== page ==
Communications-enabled business processes (CEBP) streamline existing processes within an enterprise. In part one of this Q&A, Davide Petramala, executive vice president of business development and sales at Esna Technologies Inc., goes over the basics of communications-enabled business processes. In part two, Petramala explains how enterprises can determine whether they should adopt CEBP, who is responsible for implementing CEBP and how to determine cost savings.
What are the advantages of adopting CEBP?
It's the best of both worlds: You're going to increase efficiency while at the same time lowering costs of a transaction.
executive vice president of business development and sales, Esna Technologies Inc.
Davide Petramala: The biggest advantages are cost savings in the way employees interact with internal and external resources by implementing some live collaboration. [For example, when] an order comes in, it's got a process where it has to go through some checks and balances, and it may get halted in one spot because someone doesn't know what to do with it. By having live video or voice interaction in that process, I can click on a button to see all the stakeholders [of the order], bring them into a conference call and solve the problem. I'm going to drive massive efficiency in the way I process orders. I'm going to lower my costs, increase my turnaround time and ultimately drive massive customer satisfaction by the way I respond. You're going to have a massive competitive advantage in the way you respond and process information to your organization. It's the best of both worlds: You're going to increase efficiency while at the same time lowering costs of a transaction.
Can enterprises determine return on investment (ROI) when enabling CEBP?
Petramala: The nice thing about CEBP, especially with most new technologies, is it's very much around what I call consumption technology, where you can do a per-user, per-year model. Organizations can say, 'I'm going to pilot this and I'm going to evaluate what it costs me today to process an order.' Then they can implement some technology in there and measure statistically, 'Am I processing the order quickly?' I can measure customer satisfaction ratios in terms of how I actually processed that order. You can get some real numbers on efficiencies and cost savings. Because of the per-user, per-year [model], it's so low-cost to implement this technology and test it prior to doing mass adoption.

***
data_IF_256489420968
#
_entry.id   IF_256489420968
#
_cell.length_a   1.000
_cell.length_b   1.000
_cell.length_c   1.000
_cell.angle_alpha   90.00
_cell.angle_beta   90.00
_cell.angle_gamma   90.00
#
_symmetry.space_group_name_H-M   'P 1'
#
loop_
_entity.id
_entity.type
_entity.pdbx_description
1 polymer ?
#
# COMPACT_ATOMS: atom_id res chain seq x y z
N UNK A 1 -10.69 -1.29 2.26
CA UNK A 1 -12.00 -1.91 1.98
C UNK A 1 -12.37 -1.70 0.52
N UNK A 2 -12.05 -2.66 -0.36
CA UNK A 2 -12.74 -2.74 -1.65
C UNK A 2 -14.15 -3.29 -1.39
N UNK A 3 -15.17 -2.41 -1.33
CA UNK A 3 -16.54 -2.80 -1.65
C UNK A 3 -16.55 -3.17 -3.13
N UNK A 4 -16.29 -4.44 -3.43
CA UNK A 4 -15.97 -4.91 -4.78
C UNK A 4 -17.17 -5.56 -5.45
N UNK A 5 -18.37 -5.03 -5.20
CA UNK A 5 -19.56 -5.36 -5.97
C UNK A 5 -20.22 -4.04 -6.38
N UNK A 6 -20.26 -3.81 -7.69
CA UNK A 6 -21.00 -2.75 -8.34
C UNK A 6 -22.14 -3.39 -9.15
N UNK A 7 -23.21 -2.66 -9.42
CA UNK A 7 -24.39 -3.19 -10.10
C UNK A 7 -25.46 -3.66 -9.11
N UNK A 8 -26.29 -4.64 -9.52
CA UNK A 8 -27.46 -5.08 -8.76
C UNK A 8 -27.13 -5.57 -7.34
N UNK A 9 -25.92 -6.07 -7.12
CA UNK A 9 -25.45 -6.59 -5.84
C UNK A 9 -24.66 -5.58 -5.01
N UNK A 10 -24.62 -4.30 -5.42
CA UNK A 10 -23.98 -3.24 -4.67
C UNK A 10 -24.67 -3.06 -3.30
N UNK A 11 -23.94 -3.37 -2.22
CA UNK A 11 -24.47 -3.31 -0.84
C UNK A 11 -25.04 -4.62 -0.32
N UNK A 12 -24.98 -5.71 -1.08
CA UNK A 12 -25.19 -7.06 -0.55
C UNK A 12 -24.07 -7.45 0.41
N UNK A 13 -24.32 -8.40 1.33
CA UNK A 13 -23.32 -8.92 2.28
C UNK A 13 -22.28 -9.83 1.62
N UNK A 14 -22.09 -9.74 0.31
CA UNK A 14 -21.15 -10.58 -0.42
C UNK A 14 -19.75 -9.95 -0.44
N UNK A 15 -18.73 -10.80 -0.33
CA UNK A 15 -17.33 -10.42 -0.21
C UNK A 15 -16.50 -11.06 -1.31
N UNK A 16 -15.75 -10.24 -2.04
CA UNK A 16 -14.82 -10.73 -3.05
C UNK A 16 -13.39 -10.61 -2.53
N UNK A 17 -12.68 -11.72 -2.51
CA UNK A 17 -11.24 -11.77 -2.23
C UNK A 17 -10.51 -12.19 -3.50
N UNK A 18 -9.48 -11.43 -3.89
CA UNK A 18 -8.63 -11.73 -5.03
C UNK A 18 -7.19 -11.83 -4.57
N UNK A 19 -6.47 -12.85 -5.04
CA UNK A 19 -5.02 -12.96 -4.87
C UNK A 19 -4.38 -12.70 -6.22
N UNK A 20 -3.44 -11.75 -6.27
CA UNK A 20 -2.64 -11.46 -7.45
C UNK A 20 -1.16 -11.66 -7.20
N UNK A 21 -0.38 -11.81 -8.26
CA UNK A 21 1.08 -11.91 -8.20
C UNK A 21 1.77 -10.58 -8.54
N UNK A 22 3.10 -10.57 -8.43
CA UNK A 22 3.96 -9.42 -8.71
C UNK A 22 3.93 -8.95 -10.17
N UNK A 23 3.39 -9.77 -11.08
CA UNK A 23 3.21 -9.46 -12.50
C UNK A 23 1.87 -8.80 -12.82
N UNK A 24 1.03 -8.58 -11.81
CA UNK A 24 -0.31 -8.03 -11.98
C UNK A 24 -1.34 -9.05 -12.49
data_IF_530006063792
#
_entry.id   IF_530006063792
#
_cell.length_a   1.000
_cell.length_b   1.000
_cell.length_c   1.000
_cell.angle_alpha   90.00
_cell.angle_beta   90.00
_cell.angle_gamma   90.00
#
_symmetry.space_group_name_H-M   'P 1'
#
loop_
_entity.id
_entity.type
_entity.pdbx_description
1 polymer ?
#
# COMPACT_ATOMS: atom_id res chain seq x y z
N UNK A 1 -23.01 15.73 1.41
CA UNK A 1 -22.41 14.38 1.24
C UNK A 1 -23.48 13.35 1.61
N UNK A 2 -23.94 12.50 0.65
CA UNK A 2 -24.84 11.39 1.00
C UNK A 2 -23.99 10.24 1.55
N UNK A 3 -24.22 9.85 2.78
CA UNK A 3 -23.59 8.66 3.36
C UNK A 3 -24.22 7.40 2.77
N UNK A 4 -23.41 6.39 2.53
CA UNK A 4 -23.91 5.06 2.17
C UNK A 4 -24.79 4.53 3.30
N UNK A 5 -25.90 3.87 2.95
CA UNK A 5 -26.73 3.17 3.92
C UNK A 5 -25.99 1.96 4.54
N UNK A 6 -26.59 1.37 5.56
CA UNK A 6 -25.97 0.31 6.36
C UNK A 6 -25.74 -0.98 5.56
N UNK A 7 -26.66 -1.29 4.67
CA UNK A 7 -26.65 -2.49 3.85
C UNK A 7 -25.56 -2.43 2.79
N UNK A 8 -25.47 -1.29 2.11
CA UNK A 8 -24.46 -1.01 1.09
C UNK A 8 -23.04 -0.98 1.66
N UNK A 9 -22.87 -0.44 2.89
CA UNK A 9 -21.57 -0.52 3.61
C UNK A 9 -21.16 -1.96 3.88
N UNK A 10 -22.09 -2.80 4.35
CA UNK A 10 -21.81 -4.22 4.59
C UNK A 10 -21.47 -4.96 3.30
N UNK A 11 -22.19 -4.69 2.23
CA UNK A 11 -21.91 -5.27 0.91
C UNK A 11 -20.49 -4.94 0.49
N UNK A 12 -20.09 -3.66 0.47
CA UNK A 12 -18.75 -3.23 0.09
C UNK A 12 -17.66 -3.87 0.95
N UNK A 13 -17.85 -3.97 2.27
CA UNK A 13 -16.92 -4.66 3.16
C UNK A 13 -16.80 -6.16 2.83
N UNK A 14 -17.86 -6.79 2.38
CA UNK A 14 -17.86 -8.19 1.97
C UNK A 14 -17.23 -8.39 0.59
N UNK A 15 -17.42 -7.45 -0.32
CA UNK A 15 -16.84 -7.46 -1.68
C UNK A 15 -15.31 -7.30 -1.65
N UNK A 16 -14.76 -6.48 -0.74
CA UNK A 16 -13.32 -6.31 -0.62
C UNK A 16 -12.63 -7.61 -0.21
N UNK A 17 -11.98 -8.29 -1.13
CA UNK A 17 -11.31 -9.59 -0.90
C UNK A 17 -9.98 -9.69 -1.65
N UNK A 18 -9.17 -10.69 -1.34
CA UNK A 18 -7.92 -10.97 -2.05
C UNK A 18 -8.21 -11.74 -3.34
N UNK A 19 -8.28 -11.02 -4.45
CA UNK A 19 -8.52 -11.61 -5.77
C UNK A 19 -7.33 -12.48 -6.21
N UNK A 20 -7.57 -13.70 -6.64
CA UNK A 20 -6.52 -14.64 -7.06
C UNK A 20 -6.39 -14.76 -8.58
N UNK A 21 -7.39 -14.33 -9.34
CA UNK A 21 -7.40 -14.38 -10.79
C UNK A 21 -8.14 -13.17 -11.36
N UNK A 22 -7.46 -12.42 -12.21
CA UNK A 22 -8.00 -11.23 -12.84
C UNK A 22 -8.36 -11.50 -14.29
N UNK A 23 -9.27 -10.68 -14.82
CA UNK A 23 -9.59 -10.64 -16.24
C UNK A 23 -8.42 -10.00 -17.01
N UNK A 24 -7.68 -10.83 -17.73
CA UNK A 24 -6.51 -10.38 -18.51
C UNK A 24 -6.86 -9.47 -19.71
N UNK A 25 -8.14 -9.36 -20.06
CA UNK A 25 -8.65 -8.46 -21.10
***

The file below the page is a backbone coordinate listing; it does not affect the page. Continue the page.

Where are the best places enterprises can implement CEBP?
Petramala: Some of the areas [where CEBP will] have a huge impact are around customer service and marketing. Anywhere you're trying to build a connection with the consumer is a perfect area to look at early adoption of CEBP. Most people don't know this, but the iPad has a WebEx already in the device itself for customer service to call in, log in to the device and do work on it. Anything that's related to customer-facing initiatives, like marketing and customer service, that's the area where you can have the biggest, quickest return when it comes to increased customer satisfaction.
Who is responsible for implanting CEBP within an enterprise?
Petramala: The owner of that technology is the line-of-business owner. The CIO might have the vision, but the owner of that technology is typically the VP of sales, VP of marketing or VP of customer service. They're the biggest stakeholders in that initiative.
Can you explain the process of how to implement CEBP and how it integrates with the current staple of products or technologies?
Learn more about implementing CEBP in the enterprise
Getting ROI with CEBP
Measuring the effectiveness of implementing CEBP
Complexity plagues CEBP technology
Petramala: The reality of it is, [enterprises] don't take a technology and see where it fits. They take a problem, a use case, and find a technology that can solve it. If I'm using Salesforce.com for my customer service and that's the process I follow when I interact with customers, when I'm looking at a CEBP solution, I shouldn't look at something that doesn't integrate with Salesforce.com. It's going to have very little impact on my existing business process. I shouldn't have to change my whole business process to enable CEBP. It should add value to what I'm doing today.
If you look at today's organizations, no major organization is investing in desktop applications. They're all looking at SaaS [Software as a Serivce] or what I call cloud mobile-based platforms. So if you're looking at CEBP technology, you want to make sure it can adapt and integrate into cloud and mobile environments, because you're going to have even less impact. You're going to be building for how your organization was structured yesterday versus where it's going tomorrow.
It's one of two things: It's looking at the environment you have, which is typically Web- or cloud-based applications, [and] environments people are using, which is not just a traditional Windows desktop. It could be virtual environments, mobile environments, [or] browser implementation of the way you interact with customers. Then you need to find a technology [that] can integrate and support those environments or those applications you're using.
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